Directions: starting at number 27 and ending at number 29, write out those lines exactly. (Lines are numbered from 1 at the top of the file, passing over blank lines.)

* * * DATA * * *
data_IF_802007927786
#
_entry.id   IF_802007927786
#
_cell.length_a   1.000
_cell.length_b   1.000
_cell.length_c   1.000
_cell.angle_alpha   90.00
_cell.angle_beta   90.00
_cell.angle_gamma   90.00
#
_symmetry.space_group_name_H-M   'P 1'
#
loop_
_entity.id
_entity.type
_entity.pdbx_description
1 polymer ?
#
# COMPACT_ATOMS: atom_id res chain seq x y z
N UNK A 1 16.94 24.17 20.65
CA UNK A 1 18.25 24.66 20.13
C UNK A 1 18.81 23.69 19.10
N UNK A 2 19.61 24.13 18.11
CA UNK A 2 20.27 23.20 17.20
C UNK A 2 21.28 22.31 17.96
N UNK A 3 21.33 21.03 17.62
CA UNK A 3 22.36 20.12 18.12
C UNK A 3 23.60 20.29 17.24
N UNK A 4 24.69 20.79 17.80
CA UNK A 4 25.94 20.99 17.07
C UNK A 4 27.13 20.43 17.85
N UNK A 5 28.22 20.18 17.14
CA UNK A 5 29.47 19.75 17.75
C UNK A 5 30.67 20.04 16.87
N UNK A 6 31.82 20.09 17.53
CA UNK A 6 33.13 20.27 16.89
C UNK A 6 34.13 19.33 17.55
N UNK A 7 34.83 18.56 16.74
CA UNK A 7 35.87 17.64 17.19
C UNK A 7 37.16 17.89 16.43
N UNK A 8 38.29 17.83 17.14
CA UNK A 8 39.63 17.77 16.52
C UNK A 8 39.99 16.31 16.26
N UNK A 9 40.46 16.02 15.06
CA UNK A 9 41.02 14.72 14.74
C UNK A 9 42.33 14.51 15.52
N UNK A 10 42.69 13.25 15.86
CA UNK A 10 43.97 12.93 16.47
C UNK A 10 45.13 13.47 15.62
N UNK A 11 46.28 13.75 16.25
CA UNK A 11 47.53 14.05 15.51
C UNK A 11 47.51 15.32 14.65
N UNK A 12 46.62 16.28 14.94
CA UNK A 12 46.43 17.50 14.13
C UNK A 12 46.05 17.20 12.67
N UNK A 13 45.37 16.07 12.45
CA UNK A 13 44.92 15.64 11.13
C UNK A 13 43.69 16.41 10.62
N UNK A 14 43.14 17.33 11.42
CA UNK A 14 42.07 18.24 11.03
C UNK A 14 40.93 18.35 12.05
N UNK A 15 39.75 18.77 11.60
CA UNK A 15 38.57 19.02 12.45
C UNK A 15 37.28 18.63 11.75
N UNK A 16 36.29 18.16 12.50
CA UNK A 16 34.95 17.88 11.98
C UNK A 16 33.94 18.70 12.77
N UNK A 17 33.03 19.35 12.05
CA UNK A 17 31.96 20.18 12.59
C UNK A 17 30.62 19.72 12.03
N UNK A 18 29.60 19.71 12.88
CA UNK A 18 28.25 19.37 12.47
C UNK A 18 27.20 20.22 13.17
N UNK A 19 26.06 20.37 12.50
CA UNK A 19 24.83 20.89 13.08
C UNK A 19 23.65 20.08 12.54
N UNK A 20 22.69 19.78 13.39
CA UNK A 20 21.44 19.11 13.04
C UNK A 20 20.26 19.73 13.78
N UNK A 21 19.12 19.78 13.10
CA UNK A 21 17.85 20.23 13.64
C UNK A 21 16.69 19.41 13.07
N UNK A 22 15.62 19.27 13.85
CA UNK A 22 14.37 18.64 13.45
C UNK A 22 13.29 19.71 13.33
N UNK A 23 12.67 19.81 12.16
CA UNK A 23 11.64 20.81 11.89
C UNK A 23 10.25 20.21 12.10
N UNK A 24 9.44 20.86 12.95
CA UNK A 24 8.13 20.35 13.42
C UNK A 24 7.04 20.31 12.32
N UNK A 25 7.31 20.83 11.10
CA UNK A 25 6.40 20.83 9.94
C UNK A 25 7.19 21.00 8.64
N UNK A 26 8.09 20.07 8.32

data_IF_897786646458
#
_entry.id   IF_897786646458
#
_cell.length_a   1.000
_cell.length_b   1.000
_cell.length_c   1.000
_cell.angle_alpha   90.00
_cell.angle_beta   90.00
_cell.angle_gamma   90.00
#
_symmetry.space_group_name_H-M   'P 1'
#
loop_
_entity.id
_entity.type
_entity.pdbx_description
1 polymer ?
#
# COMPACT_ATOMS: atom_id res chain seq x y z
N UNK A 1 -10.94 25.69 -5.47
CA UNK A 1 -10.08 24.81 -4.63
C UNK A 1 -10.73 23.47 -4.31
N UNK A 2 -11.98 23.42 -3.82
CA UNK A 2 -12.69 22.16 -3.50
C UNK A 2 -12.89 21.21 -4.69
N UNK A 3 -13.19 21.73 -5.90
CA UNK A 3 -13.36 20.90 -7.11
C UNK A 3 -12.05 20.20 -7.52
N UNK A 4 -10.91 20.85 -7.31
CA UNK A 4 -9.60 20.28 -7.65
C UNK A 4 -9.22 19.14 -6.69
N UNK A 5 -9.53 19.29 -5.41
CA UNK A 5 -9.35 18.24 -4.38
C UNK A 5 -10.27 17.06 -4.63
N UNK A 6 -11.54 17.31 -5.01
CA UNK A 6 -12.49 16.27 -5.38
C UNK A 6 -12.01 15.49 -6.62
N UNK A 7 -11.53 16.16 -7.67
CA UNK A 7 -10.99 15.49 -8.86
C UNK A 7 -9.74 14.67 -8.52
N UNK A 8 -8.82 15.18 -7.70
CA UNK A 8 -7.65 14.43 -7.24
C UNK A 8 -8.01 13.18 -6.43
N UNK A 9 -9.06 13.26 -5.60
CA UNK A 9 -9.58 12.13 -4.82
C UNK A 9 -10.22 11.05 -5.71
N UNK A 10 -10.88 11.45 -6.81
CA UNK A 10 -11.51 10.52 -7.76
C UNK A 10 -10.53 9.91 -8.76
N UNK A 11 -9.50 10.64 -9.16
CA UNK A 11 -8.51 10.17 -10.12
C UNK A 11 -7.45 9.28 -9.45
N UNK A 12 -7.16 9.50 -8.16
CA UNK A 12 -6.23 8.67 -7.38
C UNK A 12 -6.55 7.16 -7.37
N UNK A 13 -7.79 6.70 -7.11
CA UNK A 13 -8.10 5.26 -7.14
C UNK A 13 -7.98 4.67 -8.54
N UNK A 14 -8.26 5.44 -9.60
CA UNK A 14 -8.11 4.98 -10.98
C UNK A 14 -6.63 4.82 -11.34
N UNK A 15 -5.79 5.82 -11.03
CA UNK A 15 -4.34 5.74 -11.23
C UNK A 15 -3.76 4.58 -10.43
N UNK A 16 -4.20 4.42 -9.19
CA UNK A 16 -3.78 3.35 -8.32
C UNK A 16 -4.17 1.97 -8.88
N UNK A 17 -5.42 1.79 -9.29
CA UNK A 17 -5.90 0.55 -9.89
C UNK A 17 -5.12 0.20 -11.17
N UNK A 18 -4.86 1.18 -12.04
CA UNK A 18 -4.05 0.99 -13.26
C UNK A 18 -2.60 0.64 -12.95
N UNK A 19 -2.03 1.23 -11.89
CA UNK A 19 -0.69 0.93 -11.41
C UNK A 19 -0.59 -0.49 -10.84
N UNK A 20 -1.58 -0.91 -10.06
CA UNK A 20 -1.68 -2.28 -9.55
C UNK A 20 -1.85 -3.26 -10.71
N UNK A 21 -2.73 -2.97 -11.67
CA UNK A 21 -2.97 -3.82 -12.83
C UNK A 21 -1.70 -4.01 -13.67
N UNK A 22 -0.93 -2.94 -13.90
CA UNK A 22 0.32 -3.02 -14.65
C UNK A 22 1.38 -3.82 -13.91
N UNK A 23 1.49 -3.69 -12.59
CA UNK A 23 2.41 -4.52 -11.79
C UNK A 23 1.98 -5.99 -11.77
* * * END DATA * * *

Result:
N UNK A 3 21.33 21.03 17.62
CA UNK A 3 22.36 20.12 18.12
C UNK A 3 23.60 20.29 17.24